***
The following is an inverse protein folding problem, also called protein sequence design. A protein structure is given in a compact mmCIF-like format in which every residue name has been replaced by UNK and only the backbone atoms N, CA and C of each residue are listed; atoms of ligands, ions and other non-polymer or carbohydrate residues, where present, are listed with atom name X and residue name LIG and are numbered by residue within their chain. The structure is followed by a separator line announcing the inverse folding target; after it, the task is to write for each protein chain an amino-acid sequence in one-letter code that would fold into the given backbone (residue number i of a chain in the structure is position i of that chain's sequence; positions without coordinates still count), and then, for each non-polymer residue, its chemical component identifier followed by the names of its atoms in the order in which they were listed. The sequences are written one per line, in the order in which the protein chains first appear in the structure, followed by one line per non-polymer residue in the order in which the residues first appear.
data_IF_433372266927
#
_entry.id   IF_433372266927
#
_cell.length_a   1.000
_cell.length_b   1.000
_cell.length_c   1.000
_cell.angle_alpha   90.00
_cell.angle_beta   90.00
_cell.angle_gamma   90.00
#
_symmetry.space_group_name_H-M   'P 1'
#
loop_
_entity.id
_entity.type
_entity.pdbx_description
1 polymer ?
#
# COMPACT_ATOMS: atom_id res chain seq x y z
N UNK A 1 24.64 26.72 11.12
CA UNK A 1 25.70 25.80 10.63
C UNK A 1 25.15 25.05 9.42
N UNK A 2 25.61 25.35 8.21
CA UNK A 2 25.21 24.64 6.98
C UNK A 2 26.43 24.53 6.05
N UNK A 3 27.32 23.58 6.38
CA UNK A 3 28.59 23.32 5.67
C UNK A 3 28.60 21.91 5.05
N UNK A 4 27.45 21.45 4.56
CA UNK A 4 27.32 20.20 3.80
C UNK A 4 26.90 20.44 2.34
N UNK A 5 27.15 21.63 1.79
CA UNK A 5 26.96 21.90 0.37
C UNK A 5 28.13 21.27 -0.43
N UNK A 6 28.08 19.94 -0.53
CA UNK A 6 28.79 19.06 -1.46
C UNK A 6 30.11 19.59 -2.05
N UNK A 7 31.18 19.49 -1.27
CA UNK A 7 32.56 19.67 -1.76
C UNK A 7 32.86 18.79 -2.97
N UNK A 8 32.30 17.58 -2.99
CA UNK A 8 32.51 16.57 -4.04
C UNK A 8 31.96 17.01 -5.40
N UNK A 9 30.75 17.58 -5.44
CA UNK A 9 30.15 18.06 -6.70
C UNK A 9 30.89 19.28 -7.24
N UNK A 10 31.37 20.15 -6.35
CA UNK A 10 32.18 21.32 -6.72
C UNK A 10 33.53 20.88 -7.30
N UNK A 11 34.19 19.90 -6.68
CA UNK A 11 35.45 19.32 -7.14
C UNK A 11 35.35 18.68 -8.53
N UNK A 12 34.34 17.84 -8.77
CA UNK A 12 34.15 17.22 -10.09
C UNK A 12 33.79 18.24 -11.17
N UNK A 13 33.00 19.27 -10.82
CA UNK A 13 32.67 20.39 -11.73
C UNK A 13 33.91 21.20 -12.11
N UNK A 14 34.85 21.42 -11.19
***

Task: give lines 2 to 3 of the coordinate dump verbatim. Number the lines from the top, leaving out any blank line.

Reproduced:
data_IF_433372266927
#